Destroying The Earth Is Hard

I’m working on a big science fiction idea at the moment – a terrible enemy has taken over the planet and mankind must fight back – and I’ve run up against a bit of a problem. The ending.

I’m starting to think that in post-apocalyptic stories is it’s very hard to convey victory to the audience.

If you’re writing a movie about terrorists trying to blow up the Statue of Liberty, then if at the end she’s still standing – victory. If it’s about a man trying to get back together with his wife, and they don’t divorce at the end – victory.

But if the world we know and love is already gone, what does victory even look like? Okay, you defeated the alien invaders, or the killer robots, or whatever – but half the planet is a smoking wasteland and mankind’s sliding back into the Stone Age, so where’s the cause for celebration? Things aren’t going to get any more shit – but they’re not getting any less shit either…

And that’s the problem with destroying the earth. It’s hard to believe that your plucky hero’s victory, however much good he’s done for mankind, actually means anything in the grand scheme of things.

There are ways round this. Alien invasion movies like Independence Day often leave enough standing to suggest that the world can get back on its feet without too much difficulty. Or you can suggest a new future for mankind – a restored Earth, or perhaps a new world (though I find the ‘starting again on another planet’ approach is viewed very negatively by producers and execs. Again, it feels like defeat, not victory.)

But if you’ve genuinely pushed mankind to it’s limits and there’s nowhere else to go – how do you convey the sense of victory and triumph that the end of any good movie has to deliver?

Things I Learned From… The Hobbit

Tons to do this week, so not much time for blogging, but I just wanted to offer a short observation on The Hobbit (see what I did there? Go on, laugh. Go on. Please…?)

Always end with a bang.

A lot of screenwriters spend a lot of time on the first thirty pages of their script. And so they should: if the first thirty pages aren’t spectacular, the chances of the rest ever getting read are pretty damn poor. But if the first thirty pages are the ones getting all the love and attention at script stage –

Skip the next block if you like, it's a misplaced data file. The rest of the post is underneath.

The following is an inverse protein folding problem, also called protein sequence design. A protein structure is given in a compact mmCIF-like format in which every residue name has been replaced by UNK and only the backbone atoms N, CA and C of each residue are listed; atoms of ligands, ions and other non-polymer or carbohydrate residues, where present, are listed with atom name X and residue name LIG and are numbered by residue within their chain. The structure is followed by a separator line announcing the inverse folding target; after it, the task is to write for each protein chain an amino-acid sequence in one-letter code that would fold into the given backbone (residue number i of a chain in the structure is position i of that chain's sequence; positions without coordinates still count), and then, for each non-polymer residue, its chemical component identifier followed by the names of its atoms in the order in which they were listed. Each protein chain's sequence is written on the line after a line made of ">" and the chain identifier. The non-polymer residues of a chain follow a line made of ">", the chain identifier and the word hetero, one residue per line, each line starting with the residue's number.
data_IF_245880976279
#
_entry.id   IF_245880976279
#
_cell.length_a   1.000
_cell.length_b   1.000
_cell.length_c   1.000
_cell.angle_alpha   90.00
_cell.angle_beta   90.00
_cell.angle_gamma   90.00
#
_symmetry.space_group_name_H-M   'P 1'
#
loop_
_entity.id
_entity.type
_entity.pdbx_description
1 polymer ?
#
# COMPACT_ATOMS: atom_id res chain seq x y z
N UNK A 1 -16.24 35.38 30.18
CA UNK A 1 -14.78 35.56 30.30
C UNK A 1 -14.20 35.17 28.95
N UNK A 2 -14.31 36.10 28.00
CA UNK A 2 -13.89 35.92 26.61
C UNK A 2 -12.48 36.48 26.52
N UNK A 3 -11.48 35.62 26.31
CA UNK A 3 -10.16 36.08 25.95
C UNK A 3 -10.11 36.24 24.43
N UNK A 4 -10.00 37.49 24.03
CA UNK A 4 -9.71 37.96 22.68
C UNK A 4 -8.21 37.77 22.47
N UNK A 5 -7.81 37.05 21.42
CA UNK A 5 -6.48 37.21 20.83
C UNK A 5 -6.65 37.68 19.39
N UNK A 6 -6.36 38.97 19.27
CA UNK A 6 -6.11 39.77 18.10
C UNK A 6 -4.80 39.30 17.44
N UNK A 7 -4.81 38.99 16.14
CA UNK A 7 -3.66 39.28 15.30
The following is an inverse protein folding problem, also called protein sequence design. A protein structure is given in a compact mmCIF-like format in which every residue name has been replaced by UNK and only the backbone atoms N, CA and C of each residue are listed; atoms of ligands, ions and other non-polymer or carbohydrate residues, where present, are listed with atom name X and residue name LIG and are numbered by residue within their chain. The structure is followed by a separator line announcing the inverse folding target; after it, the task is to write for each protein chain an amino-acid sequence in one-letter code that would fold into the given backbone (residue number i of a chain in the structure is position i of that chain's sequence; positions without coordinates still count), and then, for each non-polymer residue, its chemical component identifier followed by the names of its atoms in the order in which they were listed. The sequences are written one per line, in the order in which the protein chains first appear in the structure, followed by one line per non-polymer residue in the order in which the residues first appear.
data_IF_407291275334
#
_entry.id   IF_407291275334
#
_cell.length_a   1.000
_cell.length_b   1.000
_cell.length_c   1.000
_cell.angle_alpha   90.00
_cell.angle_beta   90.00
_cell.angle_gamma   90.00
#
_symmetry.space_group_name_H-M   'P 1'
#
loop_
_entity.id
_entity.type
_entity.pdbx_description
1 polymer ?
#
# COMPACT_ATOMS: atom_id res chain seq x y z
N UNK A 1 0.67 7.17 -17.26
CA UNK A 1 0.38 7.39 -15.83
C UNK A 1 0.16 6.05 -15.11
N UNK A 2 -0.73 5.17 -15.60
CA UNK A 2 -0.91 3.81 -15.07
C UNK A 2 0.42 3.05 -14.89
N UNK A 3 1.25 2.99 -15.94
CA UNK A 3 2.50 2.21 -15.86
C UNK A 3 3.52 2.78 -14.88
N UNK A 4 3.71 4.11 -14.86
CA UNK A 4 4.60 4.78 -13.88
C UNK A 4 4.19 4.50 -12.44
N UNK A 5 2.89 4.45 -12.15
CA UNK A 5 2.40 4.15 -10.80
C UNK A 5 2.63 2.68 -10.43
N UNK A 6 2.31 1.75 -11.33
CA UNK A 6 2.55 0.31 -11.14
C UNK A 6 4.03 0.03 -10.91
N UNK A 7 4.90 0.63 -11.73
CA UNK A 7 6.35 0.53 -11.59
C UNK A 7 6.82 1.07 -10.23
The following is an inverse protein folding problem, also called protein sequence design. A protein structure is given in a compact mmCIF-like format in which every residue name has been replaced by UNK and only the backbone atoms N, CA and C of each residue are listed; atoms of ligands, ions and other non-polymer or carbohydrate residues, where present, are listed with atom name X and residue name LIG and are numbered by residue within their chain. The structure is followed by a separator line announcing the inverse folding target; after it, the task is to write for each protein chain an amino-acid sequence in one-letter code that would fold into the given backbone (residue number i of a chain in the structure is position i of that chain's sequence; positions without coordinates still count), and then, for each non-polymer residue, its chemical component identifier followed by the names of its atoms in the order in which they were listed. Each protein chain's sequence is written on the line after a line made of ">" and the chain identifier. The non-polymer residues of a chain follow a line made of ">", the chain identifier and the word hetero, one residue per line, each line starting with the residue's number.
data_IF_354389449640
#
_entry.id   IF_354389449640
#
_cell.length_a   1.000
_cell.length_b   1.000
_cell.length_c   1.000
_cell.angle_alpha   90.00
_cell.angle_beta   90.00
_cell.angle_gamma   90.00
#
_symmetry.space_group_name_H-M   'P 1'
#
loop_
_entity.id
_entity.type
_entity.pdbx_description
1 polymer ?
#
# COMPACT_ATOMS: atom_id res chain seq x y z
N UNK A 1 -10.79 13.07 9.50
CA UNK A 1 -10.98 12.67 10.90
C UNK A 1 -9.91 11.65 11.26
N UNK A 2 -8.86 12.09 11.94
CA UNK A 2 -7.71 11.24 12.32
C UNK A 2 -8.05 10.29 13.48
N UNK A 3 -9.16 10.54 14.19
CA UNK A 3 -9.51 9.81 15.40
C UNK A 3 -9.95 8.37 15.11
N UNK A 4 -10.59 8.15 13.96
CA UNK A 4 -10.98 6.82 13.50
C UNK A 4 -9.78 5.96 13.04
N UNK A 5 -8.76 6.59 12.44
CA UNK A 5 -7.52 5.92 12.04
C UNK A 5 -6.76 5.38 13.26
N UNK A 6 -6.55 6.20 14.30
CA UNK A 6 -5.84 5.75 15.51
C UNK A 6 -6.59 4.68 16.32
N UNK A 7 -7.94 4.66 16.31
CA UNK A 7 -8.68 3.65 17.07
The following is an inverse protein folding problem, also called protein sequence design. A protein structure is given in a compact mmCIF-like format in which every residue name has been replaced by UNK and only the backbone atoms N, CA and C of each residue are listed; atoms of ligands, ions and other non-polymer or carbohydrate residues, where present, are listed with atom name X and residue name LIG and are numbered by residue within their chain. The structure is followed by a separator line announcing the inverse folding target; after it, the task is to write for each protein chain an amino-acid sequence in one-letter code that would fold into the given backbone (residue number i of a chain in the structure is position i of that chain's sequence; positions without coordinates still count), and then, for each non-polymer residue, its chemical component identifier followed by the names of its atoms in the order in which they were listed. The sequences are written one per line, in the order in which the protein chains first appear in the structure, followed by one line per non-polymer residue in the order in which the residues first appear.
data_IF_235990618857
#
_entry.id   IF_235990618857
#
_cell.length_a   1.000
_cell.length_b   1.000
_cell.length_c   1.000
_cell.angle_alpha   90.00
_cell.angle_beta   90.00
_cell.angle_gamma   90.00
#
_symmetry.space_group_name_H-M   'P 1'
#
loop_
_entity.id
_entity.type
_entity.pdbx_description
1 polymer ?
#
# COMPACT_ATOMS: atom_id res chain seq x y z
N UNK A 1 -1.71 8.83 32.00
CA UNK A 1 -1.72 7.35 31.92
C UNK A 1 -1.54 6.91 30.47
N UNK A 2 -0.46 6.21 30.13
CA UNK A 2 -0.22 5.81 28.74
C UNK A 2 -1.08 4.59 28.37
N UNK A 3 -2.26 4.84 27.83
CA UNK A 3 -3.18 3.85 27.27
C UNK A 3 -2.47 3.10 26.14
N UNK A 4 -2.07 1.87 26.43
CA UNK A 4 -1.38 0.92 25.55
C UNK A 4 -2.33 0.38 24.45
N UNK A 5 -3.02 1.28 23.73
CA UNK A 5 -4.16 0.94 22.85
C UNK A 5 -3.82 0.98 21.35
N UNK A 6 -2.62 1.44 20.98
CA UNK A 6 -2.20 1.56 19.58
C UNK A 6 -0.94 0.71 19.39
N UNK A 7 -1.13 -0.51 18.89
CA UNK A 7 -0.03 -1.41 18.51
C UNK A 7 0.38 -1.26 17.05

Then the last thirty are the pages that should get the attention at the plotting, planning and prepping stage.

If you don’t end with a bang, you don’t really have a movie.

And even if you don’t really have a movie, ending with a bang might save your backside.

The Hobbit is pretty slow and pretty meandering for the first ninety minutes plus. Part of that is down to stretching the story to three movies, part is down to the largely episodic nature of the original material. Neither of those is really an excuse for the movie as delivered, by the way. Adaption is a process of fixing problems, not causing or replicating them. But that’s not what I’m here to talk about.

Because, despite the languid ramble through the history of Middle Earth, despite the unnecessary rock giants and the heavy-handed attempt to model the structure on The Fellowship Of The Ring, something sent me out of that cinema with a big grin on my face and eager to see it again ASAP.

And that something was the last 45 – 60 minutes.

Ever been to a film or a children’s stage play with a five-year-old? Chances are they’ll be shuffling, muttering and looking in random directions for 90% of the event. But at the end, they’ll insist it was brilliant and they had the best time ever – because the only bits they remember are the two or three scenes that genuinely gripped them. They’ve totally forgotten that they were ever bored, because the experience of the good bits massively outweighs the bad.

Well, adult cinema audiences aren’t that much different. Their mood as they leave the cinema will be largely dictated by the ending. Give them an upbeat ending where the hero comes into his own and triumphs, at least in part; where plot points pay off and surprises are delivered; send them out saying “Wow, wasn’t that final bit brilliant?” and they’ll be happy.

Of course, send them out saying “Wasn’t the whole thing brilliant?”, and then you’ve really got something…